Buy it now or lose it! There is under a week to purchase an Individual Savings Account (ISA) for this tax year. If you delay, the tax allowance is lost as, unlike pension contributions, it cannot be carried forward.
ISAs were introduced in April 1999 and everyone aged 18 and over (16 for cash ISAs) are eligible to subscribe. The returns are both free from income tax and capital gains tax. Withdrawals can be made at any time without loss of tax relief unlike, say, Venture Capital Trusts where the money has to be invested for at least five years.
There are two components:
n Stocks and shares (where the whole ISA allowance can be invested);
n Cash (where up to half can be deposited).
In this tax year, up to £11,280 can be subscribed (up from £10,680). If you do not have this sum, a smaller amount can be invested, subject to any conditions made by providers. As the title states, the allowance is per person and joint ISAs are not permitted.
Only one provider can be used for each component although it is possible to combine both with a single provider. This does not necessarily mean that only one share or fund can be accessed if the provider uses a ‘platform’ or similar scheme where many, indeed thousands, of alternative choices are available. Private client specialists Hargreaves Lansdown, for instance, offer over 2,600 funds.
With the current derisory rates of interest on cash ISAs, there is no point in using the allowance this way. In fact, even the best paying one will guarantee your money loses value. With inflation (excluding mortgages) at three per cent, a basic rate taxpayer needs to earn an annual 3.75 per cent interest to avoid losing money and a higher rate taxpayer needs five per cent.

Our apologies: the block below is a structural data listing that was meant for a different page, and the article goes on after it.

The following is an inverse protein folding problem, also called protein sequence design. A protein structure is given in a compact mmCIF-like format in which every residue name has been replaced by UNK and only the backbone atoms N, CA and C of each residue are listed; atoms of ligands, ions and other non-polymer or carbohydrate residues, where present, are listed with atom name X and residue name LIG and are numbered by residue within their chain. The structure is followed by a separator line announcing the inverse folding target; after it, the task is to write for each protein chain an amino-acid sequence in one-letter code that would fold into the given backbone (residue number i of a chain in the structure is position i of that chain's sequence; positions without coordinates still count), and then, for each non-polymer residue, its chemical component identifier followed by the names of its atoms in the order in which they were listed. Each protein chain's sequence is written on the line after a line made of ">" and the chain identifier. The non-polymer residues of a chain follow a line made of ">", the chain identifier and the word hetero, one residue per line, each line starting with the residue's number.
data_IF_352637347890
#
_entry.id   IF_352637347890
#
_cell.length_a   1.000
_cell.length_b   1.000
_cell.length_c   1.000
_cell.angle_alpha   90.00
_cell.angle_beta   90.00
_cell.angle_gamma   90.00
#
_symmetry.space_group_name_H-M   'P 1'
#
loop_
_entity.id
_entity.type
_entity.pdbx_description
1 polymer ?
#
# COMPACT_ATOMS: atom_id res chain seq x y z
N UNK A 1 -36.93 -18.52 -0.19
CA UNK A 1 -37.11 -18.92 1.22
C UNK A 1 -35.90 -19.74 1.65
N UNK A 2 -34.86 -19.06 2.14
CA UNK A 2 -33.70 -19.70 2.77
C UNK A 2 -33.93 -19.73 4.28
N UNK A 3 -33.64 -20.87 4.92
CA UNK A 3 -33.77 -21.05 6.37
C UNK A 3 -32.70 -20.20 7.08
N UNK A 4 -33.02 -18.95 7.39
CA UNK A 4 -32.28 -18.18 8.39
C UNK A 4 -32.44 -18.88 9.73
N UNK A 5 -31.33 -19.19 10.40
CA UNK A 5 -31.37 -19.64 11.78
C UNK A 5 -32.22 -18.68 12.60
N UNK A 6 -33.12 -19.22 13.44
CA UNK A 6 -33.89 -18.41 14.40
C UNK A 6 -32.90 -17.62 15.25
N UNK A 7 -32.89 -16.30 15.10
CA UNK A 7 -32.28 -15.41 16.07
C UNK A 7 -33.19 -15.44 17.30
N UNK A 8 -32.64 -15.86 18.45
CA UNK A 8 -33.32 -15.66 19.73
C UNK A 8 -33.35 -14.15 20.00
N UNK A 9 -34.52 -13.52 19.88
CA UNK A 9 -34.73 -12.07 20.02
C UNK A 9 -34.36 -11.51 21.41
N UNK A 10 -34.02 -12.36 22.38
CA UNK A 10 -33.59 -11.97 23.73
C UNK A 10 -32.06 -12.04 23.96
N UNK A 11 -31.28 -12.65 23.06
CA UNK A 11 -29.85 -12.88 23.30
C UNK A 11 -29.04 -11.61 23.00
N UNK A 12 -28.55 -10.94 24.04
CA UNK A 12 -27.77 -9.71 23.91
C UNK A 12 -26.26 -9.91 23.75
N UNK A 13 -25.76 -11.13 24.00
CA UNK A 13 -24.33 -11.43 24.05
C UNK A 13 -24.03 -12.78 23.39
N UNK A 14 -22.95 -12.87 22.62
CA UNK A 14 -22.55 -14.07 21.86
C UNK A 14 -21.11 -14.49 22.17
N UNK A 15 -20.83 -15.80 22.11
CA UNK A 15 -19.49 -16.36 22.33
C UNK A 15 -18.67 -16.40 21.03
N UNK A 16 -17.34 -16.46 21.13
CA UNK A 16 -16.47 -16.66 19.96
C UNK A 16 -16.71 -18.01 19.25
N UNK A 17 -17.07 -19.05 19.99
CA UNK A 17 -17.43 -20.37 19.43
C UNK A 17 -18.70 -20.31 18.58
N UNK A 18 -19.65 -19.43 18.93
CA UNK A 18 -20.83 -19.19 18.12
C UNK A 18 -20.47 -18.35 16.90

Watch for past ISA plans for the rate once any bonus expires. Savers risk losing £500m, according to MoneySupermarket.com. Its research reveals savers could see their rate fall to just 0.25 per cent once the bonus goes.
Instead this year opt for a stock market ISA and transfer any low cash ISAs from earlier years across. If anyone has a doubt, just look at the record. If £100 had been invested in a savings account in 1950, it would now be worth £1,560 but the same sum in equities (assuming dividends were reinvested) has turned into £113,500.
Review your existing portfolio to see if any bias has crept in or if there are any obvious gaps. Do not over-diversify. Chelsea Financial suggest a maximum 10-15 funds for anyone with less than £100,000 savings. Ensure a spread across key asset classes, such as equities, fixed interest and commercial property but in proportion to meet your objectives and attitude to risk.
If choosing a new fund or stock, invest in one you fully understand and which fits your goals. If the dividend is not required, ensure you opt for an ‘accumulation’ form of fund as by reinvesting, your returns are compounded – the classic ‘snowball effect’.
Albert Einstein said, “Compound interest is the eighth wonder of the world. He who understands it, earns it. He who doesn’t, pays it.”
A glance at recent history is also a good indicator as to which sectors have performed well. Research by the Association of Investment Companies specially for the Yorkshire Post shows the leading areas over three years after deducting typical 3.5 per cent charges were:
n Global smaller companies, up 85.5 per cent;